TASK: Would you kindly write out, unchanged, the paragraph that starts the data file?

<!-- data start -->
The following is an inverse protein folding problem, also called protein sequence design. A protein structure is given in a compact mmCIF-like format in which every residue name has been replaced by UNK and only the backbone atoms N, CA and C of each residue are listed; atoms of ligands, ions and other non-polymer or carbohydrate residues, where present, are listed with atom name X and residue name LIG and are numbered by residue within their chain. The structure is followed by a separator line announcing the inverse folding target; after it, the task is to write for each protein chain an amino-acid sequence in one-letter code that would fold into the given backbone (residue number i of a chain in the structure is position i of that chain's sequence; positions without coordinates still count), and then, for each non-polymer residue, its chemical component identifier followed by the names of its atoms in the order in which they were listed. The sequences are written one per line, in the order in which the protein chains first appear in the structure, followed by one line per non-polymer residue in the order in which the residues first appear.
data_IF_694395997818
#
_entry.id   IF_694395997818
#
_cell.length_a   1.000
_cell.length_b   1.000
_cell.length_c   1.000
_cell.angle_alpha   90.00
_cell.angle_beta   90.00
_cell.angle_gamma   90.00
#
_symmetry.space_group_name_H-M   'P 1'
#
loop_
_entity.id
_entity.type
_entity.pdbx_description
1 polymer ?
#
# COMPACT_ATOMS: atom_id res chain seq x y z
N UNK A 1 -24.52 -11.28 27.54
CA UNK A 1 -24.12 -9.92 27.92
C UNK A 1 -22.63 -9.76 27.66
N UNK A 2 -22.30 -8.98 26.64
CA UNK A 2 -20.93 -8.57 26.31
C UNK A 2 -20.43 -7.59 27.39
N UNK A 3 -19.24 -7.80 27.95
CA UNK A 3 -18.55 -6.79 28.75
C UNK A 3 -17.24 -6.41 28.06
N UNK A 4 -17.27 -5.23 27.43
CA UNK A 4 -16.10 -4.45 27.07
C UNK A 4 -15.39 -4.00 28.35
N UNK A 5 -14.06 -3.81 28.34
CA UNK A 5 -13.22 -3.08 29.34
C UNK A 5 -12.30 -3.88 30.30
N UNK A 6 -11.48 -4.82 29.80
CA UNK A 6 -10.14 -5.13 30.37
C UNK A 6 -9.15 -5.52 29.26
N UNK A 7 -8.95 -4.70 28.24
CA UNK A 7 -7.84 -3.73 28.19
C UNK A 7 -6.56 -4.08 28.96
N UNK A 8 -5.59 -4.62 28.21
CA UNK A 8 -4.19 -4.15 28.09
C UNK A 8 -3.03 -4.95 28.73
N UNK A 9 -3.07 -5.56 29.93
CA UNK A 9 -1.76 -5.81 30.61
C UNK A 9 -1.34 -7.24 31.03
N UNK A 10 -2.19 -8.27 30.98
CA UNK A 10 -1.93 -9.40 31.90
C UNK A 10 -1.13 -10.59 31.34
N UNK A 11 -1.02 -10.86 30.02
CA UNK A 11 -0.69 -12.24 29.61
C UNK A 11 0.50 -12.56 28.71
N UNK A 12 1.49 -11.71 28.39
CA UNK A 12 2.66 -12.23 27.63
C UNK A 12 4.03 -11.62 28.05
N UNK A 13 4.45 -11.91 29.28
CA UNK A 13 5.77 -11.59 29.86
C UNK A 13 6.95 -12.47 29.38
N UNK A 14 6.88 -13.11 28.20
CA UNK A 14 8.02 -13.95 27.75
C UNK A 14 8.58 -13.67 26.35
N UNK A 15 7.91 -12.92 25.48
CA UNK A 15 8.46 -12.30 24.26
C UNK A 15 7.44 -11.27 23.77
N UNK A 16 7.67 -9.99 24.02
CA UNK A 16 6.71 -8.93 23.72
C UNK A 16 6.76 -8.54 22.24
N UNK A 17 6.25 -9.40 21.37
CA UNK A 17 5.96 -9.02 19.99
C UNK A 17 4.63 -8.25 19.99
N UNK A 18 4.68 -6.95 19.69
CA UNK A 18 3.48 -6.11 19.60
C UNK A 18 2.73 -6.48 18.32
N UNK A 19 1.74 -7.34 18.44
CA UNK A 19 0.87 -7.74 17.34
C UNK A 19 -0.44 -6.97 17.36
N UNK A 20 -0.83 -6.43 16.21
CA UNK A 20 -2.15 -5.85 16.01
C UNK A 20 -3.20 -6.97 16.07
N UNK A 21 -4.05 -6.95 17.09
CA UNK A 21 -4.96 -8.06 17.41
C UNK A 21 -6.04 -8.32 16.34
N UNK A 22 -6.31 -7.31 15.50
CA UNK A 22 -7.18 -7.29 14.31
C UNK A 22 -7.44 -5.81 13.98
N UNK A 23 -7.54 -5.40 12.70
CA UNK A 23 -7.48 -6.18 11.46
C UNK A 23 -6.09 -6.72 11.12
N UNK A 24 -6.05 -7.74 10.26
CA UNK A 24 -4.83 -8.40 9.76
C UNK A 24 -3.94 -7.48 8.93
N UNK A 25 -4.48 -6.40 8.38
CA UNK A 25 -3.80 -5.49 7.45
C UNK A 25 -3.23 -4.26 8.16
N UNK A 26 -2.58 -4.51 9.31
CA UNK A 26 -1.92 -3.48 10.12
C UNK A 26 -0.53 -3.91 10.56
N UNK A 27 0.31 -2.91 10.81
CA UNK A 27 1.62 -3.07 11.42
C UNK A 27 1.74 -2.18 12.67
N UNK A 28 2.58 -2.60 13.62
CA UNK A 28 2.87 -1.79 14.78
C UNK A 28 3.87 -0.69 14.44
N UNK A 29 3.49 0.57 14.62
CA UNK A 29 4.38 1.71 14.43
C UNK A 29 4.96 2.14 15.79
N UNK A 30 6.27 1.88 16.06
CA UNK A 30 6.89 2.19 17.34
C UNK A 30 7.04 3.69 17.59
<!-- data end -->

The following is an inverse protein folding problem, also called protein sequence design. A protein structure is given in a compact mmCIF-like format in which every residue name has been replaced by UNK and only the backbone atoms N, CA and C of each residue are listed; atoms of ligands, ions and other non-polymer or carbohydrate residues, where present, are listed with atom name X and residue name LIG and are numbered by residue within their chain. The structure is followed by a separator line announcing the inverse folding target; after it, the task is to write for each protein chain an amino-acid sequence in one-letter code that would fold into the given backbone (residue number i of a chain in the structure is position i of that chain's sequence; positions without coordinates still count), and then, for each non-polymer residue, its chemical component identifier followed by the names of its atoms in the order in which they were listed. The sequences are written one per line, in the order in which the protein chains first appear in the structure, followed by one line per non-polymer residue in the order in which the residues first appear.